Landlords should be notified when there is a substantial noise problem so that the matter can be investigated. If the landlord fails to investigate the noise problem or take appropriate action, the tenant may file a Tenant Petition at the Rent Board for a rent reduction based on a substantial decrease in housing services. Evidence concerning the nature and extent of the problem, the landlord’s response, if any, and the effect on the tenant are relevant factors the Rent Board will consider in determining whether the landlord reasonably responded to the noise complaint.
Many complaints about noise, however, fall within the realm of normal apartment living for which no rent reduction is warranted. In addition, construction noise normally is not grounds for a rent reduction where it is caused by the landlord’s performance of reasonably necessary repair and maintenance work during normal working hours and does not substantially interfere with the use of the premises as a residence.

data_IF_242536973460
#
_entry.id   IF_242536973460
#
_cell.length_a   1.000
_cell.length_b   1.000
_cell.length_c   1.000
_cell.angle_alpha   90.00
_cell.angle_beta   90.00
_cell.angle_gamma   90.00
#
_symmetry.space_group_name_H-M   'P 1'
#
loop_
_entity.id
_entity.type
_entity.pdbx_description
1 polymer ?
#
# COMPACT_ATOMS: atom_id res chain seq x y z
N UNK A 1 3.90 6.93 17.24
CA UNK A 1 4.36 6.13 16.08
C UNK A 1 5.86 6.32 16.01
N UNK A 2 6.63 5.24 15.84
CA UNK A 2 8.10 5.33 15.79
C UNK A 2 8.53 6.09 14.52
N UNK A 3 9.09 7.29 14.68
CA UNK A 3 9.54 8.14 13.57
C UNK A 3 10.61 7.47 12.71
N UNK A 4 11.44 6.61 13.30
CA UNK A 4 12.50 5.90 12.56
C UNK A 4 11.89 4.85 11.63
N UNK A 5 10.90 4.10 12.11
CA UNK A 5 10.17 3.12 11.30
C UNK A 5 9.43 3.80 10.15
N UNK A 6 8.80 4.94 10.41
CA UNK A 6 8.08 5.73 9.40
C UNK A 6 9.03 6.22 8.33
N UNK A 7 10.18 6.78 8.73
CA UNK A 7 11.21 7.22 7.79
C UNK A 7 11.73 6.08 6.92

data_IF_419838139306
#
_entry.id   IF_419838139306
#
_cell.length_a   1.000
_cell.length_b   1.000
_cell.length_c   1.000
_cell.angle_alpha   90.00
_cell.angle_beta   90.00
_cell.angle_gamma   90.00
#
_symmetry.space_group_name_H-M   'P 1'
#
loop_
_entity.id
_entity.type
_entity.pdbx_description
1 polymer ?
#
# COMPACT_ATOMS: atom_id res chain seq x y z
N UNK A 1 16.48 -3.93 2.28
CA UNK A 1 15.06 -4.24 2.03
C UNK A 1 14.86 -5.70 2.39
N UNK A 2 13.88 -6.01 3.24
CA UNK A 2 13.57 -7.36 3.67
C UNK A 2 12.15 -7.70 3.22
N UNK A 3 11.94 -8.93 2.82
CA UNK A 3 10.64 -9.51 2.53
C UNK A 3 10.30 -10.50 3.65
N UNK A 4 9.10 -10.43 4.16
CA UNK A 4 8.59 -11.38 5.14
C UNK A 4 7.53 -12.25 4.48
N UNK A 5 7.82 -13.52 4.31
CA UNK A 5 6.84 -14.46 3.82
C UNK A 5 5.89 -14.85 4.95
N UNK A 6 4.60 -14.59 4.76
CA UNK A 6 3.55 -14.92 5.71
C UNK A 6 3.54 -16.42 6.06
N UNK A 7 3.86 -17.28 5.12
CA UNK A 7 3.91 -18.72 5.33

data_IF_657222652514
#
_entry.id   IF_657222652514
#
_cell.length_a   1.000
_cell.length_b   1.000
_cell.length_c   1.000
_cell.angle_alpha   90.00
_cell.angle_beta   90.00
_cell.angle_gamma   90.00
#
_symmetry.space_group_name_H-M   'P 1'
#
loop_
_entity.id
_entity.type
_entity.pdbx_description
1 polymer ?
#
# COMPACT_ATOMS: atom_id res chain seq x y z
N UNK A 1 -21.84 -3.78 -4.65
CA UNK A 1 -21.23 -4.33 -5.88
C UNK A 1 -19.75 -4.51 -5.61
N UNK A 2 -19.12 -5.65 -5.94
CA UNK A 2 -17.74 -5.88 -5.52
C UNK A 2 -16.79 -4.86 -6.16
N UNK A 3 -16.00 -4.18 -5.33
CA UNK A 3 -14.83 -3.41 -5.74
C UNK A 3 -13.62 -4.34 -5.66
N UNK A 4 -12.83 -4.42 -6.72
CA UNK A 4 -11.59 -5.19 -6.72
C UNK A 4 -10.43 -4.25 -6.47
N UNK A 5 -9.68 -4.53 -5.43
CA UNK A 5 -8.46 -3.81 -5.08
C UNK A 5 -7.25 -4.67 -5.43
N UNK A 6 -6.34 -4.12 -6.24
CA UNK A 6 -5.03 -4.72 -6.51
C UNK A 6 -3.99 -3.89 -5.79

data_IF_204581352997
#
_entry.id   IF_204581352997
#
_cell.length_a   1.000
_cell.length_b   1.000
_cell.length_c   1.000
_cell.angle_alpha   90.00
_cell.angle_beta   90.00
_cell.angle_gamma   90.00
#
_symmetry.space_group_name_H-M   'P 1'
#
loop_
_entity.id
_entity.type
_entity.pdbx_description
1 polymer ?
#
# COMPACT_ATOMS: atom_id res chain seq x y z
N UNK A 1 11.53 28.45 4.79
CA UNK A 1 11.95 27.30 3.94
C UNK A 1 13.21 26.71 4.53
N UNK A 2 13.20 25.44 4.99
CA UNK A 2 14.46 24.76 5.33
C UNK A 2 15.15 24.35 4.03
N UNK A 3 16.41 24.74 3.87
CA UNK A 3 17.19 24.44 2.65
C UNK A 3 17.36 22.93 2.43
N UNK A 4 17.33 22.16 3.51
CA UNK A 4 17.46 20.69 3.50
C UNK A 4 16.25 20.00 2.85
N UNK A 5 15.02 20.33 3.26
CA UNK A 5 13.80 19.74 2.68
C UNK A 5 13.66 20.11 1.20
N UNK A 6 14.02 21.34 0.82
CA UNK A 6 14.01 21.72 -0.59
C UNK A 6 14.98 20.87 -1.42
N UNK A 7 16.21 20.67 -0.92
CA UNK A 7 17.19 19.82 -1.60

Problems with noisy neighbors can be difficult to resolve and the standard for what constitutes excessive noise may be highly subjective. For example, volume levels for stereos or televisions that are within the legal noise limits may still seem excessive to some individuals. Dispute resolution services can sometimes be helpful in resolving such noise problems. The Rent Board has an Alternative Dispute Resolution (ADR) program that can help resolve such issues outside of the tenant petition process.
Tags: Topic 258